How To Get That Big Break (And How to Deal With Failure)

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A big-name, rich collector buys all of your available work. A patron of the arts funds a year of studio practice. A NYC gallery wants to feature you in your very own solo show. Some white knight changes your life forever, sweeps you up on their horse and carries you off to fame.

Those are what we call big breaks in the art world.

But here’s the thing about big breaks, they don’t come looking for you, you have to make them yourself. And most often, big breaks often take the form of much smaller breaks that you find along the way, some might be larger than others, but they all push you further down a path that you are paving as you go along.

There’s no set way to become an artist. Some people go to art school and do residencies, others start a youtube channel and sell stickers on RedBubble. My point is, there is tremendous flexibility in how you choose to sell your work and the kind of artist you choose to be. Personally, while I’m drawn to big-name artists that sell work at tens of thousands of dollars, I prefer to make my work more accessible to the average person.

If you want to become a full time working artist, you have to want it. I don’t mean wanting it like you might want a bag of chips, I mean the kind of intense desire that fills you up inside. You have to want this so much that you’re almost completely unwilling to accept failure.

You have to be willing to create these opportunities for success yourself. For me, that meant sending hundreds of emails to galleries, art consulting agencies, staging companies, interior designers, curators, and when they didn’t respond, I’d wait six months and send them another email with my new work. It meant sending my work to online magazines, local papers, small-scale art and literature publications, etc. Starting out, I’d often spend more time trying to get my art out there than I would creating it.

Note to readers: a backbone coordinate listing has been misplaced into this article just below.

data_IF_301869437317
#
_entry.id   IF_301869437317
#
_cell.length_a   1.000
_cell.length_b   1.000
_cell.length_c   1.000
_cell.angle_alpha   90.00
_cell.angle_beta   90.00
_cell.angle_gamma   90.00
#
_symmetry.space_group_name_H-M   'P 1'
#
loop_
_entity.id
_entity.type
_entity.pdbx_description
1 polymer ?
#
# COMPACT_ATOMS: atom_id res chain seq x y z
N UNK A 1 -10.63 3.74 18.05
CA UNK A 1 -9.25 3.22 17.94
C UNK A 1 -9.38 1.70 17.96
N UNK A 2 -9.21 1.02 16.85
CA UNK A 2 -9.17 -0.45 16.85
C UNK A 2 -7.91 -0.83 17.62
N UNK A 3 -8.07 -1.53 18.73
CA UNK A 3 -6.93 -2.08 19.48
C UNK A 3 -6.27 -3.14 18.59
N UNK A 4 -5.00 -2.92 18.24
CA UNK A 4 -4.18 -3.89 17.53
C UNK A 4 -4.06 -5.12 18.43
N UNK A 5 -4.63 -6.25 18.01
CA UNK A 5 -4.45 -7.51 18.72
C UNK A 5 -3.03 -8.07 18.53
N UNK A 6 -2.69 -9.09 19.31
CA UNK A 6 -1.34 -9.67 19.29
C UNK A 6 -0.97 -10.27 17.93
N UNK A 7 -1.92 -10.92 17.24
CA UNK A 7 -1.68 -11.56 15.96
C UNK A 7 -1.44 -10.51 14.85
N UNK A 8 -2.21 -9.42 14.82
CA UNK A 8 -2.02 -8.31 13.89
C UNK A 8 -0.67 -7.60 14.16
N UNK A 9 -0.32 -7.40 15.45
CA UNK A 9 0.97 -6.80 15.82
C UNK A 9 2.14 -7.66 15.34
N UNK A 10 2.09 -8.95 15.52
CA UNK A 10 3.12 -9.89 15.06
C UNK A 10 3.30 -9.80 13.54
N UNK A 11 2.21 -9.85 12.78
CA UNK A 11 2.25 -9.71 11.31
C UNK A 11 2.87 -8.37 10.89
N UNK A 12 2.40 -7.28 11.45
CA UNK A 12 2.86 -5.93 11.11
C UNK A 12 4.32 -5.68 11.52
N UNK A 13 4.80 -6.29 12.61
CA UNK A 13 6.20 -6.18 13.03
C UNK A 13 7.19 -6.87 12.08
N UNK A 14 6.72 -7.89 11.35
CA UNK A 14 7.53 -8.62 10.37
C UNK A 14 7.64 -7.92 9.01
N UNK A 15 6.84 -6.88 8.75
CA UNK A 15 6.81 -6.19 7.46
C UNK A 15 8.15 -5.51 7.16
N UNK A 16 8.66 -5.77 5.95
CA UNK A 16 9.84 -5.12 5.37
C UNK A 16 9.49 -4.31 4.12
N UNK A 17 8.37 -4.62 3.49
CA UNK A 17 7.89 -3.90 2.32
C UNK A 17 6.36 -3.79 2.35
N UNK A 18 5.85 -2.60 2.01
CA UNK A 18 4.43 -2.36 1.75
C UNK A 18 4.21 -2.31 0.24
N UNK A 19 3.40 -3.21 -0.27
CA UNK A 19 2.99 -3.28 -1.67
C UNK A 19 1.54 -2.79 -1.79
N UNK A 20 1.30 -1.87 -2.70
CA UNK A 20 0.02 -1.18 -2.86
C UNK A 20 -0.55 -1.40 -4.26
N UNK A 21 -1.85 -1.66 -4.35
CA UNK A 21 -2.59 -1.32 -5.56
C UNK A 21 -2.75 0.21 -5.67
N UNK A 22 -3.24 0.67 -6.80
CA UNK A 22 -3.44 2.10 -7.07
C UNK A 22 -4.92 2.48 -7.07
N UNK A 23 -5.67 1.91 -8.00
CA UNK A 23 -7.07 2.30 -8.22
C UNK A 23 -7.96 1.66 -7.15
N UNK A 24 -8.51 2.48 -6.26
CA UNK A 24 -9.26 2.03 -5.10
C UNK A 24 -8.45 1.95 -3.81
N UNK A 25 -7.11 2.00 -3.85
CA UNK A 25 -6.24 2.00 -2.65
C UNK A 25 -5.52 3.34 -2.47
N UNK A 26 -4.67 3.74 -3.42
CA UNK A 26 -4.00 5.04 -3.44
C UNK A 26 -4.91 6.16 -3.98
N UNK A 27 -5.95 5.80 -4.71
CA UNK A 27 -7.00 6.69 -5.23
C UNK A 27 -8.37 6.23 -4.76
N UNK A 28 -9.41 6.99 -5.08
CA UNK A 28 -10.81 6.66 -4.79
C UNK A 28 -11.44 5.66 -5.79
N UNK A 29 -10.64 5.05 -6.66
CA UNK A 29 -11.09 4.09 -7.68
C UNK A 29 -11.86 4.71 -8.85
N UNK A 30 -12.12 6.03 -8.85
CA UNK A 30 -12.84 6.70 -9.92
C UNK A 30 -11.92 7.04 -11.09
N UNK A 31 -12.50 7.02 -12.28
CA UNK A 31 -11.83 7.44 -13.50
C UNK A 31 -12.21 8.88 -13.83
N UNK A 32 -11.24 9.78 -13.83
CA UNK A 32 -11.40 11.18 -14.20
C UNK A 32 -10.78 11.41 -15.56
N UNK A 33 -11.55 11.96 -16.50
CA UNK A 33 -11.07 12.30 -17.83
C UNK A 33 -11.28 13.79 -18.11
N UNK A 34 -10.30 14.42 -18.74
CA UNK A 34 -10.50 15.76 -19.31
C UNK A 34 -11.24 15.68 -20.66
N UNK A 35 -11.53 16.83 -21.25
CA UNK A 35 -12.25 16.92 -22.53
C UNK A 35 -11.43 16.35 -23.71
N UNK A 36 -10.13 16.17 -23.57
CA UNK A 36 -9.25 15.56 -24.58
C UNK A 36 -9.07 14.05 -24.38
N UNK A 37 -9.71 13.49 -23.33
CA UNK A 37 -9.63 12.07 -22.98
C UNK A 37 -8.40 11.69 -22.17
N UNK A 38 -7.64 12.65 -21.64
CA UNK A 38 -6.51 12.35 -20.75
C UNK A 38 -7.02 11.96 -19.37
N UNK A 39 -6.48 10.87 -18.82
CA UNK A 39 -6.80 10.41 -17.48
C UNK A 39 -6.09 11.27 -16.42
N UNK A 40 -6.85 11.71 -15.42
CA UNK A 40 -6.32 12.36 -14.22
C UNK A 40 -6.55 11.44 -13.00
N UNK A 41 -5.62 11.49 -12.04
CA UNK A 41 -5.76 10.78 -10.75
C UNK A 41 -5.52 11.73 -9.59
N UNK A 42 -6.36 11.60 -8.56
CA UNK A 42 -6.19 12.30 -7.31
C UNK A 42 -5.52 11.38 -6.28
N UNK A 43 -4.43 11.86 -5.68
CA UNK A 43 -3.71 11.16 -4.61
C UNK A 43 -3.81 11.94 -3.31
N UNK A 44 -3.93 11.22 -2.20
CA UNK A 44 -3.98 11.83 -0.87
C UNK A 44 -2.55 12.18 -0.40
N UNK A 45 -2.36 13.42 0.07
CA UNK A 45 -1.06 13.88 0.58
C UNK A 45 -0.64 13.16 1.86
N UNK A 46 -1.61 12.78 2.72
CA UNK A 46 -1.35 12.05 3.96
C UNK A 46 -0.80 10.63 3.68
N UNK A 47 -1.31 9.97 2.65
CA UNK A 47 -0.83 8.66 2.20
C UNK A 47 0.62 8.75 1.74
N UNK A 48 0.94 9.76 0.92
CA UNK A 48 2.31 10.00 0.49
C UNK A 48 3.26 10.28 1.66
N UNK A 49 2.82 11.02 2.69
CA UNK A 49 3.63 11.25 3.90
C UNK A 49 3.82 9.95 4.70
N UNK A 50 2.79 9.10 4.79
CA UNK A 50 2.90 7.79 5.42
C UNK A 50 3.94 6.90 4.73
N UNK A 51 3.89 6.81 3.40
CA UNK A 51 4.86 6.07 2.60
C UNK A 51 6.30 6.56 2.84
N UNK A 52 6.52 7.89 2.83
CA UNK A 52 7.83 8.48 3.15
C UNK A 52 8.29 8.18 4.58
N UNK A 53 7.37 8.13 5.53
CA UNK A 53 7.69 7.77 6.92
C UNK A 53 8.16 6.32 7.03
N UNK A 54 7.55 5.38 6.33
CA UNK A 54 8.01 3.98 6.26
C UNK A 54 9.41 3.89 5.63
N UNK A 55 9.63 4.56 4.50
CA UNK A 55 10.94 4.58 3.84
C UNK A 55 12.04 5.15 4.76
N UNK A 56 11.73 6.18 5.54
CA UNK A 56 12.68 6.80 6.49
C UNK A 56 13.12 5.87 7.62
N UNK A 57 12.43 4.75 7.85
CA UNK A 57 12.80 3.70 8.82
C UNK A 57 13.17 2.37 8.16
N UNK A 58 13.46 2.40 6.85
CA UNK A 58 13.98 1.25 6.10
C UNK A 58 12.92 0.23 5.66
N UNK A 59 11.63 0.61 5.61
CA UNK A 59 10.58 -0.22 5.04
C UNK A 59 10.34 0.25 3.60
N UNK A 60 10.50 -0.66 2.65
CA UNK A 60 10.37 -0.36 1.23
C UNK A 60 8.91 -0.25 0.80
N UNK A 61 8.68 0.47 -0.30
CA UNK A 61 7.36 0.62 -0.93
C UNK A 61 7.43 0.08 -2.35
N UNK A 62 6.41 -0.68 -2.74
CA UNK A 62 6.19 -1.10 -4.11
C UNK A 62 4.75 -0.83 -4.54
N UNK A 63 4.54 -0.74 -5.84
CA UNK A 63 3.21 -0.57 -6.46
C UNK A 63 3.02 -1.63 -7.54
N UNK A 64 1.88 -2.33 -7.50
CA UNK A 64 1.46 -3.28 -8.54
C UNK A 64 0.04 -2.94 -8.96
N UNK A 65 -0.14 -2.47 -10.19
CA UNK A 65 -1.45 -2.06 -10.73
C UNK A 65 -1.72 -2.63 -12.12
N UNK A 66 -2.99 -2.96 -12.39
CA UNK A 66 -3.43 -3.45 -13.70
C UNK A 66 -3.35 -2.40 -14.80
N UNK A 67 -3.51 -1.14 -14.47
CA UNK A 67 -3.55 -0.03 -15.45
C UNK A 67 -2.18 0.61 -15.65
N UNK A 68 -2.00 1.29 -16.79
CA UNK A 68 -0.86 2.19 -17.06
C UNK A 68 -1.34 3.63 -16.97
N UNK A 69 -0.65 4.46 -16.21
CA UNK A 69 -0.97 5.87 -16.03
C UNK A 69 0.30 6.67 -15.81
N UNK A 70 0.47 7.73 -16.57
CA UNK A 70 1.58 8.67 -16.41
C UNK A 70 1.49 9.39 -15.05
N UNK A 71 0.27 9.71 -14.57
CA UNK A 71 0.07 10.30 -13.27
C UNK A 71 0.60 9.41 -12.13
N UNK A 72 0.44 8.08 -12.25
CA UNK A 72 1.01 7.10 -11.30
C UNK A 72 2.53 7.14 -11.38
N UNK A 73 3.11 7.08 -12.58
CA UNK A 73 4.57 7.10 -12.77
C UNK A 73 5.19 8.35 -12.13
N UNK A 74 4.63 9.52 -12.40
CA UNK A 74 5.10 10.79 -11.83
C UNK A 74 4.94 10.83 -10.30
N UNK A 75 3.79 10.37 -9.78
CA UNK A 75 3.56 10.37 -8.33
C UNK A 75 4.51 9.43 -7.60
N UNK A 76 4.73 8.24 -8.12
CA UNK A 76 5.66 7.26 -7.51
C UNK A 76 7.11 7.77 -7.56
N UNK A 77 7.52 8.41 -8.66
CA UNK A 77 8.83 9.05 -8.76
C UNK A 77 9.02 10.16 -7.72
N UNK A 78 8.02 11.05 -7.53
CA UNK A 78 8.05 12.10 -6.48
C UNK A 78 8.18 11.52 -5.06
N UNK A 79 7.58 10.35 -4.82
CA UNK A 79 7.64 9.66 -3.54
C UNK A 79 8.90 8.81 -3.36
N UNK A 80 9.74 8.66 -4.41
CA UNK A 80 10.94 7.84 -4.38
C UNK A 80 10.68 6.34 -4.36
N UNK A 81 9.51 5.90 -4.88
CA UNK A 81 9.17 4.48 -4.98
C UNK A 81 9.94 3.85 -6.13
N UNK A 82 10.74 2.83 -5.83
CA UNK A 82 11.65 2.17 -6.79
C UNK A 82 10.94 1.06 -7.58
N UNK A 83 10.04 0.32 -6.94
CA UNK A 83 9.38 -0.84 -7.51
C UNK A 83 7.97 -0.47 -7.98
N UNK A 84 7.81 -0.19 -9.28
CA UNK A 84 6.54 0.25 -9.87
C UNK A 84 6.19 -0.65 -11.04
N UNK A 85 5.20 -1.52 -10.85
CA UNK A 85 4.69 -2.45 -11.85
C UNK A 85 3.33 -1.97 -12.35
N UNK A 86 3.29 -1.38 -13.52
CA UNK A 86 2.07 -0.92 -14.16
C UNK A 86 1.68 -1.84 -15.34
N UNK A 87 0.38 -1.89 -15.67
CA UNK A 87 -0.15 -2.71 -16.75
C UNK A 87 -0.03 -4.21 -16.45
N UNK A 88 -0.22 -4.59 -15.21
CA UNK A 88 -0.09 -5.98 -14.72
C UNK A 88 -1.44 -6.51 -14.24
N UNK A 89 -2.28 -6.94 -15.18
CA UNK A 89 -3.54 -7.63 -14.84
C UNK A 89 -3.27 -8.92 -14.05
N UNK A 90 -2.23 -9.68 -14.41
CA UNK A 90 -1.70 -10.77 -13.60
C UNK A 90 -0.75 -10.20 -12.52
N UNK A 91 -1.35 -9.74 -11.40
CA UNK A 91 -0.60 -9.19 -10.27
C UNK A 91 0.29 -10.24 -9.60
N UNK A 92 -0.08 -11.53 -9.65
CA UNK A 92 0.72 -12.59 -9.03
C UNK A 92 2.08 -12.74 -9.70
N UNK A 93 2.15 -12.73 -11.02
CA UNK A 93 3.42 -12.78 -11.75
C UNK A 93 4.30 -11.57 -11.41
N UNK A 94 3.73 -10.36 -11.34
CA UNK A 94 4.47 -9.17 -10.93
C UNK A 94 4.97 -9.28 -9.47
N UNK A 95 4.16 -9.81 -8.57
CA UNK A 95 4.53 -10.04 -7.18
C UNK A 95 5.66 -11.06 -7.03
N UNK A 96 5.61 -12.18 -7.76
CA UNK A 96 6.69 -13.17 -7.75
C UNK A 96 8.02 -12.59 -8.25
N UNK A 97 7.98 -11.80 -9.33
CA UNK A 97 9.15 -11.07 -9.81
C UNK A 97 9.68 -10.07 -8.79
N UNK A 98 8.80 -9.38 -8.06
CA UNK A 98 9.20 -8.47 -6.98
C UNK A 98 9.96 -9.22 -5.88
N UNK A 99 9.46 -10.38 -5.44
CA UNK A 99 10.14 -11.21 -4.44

My first break was actually displaying my work in a local coffee shop, then I got into a small-town art gallery, then a consignment relationship with an art consulting agency. I got all these opportunities in the first three months of opening my business, but I had only sold one painting so far. It’s honestly amazing how far a professionally worded email will get you. I wasn’t experienced, I was 19 and not even studying art in school, but I was asking. Having the courage to ask is vital.

But the more time I went without having sold a painting, despite these initial successes, an inevitable doubt starts to set in. Should I really be doing this? Is every dollar I spend on art supplies another dollar down the drain?

Then four months roll around, I sell a print and a small watercolor. Two more months, nothing happens. I reached a point where I was seriously considering quitting, so I used that insecurity and doubt as fuel to keep me going. I write more emails, make more work, get involved in my local art community. I get my work published in a magazine, a student newspaper article written about me, but no more sales. I revise my prices, update my website, create new and more experimental work, and while my online community of people who appreciate my art is growing, I’m still not making enough income to cover expenses.

But late November rolls around and I sign up for this craft show, completely free for vendors (which, if you’re into selling your work in craft shows you know it’s a rarity to not have to pay a $300 or above booth fee). While I don’t really expect my work to sell, I slash my prices down by about 30%, bring in a bunch of watercolor paintings and some of my more expensive original works, advertise the show on social media, and I wait.

In three hours I’m almost completely sold out. I had the second best day of profits out of everyone there, and that feeling of validation was incredible. People liked my work! And even better, they were willing to buy it!

I took every opportunity I was capable of handling (and some that I wasn’t but made it work anyway) and I made my own success.

Moral of this story? There are no big breaks that happen on accident, only the breaks that you make for yourself.